The desire for ever more computing power in a smaller footprint requires transistors that perform faster while consuming less power. However, new materials and architectures developed with these goals in mind are not easy to transfer from research and development to full-scale, high-volume production.
Logic devices are getting smaller, and the introduction of 3D architectures that use vertical fins and nanowires in their gate design introduce more complexity to the fabrication process. As technology nodes shrink beyond 10 nm, new materials are required in both FEOL and BEOL processes to enable performance, yield, reliability and cost.
In the Front End of Line, transistors are moving to non-planar 3D structures, like FinFET and Gate-All-Around. In the Back End of Line, metal line widths and pitch are shrinking beyond the limits for traditional metals like copper and tungsten to be effective.
In both cases, new materials must be considered to guarantee performance. However, successful implementation of new device architectures, whether they are nanowire transistor structures or high-layer-count 3D NAND memory, can’t be accomplished merely by substituting one material with a higher-performing option. One change has a cascading effect on the entire process.
New materials that improve one aspect of device performance can negatively affect reliability or throughput unless related downstream changes are implemented. Changing, the interconnect metal, for example, may require new barrier films and this means new etch chemistries and cleans must be developed to ensure yield.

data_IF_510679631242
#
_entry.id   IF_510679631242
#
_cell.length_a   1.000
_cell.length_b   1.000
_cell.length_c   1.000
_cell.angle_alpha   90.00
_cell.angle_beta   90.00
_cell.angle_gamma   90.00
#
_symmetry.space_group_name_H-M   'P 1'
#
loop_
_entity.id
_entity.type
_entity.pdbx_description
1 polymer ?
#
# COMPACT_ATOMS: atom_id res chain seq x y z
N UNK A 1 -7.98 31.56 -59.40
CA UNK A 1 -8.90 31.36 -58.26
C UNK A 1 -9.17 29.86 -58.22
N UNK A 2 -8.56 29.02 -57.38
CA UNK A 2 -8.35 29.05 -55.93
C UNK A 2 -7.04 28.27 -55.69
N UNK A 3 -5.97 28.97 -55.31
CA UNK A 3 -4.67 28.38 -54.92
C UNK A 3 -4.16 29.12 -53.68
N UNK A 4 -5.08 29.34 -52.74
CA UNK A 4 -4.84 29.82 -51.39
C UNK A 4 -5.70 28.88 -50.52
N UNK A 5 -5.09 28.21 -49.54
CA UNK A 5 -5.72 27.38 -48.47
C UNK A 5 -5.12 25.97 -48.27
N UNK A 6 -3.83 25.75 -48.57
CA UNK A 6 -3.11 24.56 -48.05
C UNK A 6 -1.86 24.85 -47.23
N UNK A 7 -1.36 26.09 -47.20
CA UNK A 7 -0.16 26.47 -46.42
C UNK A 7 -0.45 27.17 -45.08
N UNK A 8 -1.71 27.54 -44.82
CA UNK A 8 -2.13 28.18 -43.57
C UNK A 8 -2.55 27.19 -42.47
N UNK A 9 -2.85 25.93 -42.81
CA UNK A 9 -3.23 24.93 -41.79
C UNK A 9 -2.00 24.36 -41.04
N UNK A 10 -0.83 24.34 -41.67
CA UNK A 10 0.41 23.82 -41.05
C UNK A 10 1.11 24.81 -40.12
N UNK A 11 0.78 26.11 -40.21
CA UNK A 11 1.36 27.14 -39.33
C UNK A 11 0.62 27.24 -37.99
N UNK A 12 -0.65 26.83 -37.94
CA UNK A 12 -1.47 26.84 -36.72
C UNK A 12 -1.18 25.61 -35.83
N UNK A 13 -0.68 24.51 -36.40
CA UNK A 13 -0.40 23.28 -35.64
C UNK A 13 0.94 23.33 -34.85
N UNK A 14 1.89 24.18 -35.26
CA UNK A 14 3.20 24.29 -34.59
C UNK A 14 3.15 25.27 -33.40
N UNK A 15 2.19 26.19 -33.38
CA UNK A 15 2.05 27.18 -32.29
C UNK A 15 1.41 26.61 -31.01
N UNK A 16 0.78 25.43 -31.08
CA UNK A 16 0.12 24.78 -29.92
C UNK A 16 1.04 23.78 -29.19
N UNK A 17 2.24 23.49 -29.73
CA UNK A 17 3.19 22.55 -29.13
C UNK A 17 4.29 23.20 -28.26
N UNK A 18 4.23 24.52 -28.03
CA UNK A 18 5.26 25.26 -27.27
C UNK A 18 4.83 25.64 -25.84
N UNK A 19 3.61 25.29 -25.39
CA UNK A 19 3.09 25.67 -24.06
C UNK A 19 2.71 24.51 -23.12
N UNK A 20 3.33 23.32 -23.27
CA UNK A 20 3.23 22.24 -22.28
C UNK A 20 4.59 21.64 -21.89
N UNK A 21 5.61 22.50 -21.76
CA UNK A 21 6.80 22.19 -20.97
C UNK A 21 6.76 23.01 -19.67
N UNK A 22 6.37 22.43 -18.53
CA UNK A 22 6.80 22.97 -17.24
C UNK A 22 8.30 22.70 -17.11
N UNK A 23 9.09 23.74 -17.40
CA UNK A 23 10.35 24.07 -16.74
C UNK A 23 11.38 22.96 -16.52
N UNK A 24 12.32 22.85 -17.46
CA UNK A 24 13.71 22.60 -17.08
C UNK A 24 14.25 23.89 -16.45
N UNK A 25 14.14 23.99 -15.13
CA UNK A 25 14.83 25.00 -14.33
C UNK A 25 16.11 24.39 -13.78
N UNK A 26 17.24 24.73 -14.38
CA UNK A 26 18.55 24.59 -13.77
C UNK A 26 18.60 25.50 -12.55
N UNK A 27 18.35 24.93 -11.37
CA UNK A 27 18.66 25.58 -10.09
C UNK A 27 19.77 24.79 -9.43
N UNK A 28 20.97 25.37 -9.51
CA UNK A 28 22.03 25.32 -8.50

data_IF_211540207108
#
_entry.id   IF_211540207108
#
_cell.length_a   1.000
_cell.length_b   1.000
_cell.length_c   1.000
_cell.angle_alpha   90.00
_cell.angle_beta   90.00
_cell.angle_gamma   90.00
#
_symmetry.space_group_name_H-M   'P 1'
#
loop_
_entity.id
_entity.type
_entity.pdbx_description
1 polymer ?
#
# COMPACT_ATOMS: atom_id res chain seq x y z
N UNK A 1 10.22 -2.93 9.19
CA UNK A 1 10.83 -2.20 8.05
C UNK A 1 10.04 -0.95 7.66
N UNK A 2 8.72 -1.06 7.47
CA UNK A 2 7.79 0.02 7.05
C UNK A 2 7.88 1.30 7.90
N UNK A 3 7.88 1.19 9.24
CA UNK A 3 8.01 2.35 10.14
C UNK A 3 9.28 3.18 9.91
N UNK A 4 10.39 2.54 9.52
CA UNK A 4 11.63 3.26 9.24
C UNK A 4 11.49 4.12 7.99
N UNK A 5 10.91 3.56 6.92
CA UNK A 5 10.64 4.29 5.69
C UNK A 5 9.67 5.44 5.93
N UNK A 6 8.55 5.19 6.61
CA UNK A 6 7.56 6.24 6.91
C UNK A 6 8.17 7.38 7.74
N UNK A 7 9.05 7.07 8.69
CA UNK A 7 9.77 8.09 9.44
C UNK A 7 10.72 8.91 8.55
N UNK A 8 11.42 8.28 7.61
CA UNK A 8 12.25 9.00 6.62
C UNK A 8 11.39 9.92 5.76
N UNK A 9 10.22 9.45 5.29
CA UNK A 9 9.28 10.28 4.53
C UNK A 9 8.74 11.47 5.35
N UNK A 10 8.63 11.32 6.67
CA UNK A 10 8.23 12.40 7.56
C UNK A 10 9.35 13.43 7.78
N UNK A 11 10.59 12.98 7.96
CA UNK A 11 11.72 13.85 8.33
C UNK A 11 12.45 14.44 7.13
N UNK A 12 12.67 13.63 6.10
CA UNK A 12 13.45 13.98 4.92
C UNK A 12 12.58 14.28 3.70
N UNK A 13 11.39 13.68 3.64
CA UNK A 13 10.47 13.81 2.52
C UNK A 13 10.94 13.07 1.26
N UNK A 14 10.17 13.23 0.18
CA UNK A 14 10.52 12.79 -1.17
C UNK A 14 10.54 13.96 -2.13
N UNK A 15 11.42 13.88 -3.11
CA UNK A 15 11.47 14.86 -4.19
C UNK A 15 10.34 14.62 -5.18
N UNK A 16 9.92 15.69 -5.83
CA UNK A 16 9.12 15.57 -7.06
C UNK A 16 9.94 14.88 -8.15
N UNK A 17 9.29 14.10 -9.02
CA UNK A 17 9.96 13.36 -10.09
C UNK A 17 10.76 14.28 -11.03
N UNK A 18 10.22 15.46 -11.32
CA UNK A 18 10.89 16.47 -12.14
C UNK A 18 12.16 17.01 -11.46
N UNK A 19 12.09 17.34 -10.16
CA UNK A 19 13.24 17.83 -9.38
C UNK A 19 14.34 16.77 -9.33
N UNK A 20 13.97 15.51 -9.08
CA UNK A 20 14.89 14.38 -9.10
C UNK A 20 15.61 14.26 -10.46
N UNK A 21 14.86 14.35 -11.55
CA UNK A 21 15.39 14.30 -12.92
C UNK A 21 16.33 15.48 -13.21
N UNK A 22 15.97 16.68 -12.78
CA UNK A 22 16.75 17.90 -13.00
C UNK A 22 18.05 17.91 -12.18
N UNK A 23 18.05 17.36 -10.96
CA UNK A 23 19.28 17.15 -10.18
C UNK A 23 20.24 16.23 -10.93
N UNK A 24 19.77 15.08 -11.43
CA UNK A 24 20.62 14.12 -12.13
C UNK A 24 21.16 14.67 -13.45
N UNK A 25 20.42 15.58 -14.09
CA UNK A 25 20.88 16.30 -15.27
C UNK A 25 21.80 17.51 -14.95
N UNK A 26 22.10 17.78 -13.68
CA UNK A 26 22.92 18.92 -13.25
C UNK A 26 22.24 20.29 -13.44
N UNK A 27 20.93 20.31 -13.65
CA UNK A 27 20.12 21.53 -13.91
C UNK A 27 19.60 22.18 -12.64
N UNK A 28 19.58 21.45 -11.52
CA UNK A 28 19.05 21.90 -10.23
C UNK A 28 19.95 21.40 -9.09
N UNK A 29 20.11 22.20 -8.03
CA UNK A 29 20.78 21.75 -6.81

Semiconductor device manufacturers must therefore partner closely with suppliers of everything from metals to etchants to fully understand all the implications of migrating to demanding materials and architectures with challenging geometric constraints.
Contamination must also be kept extremely low throughout the entire process, requiring cutting-edge chemical purity and filtration. This further necessitates close collaboration with materials suppliers to choose appropriate chemical precursors that will optimize the process for a given application.
Ultimately, success will be defined by how fast device manufacturers can innovate to simultaneously achieve high performance, high yield, and low cost.
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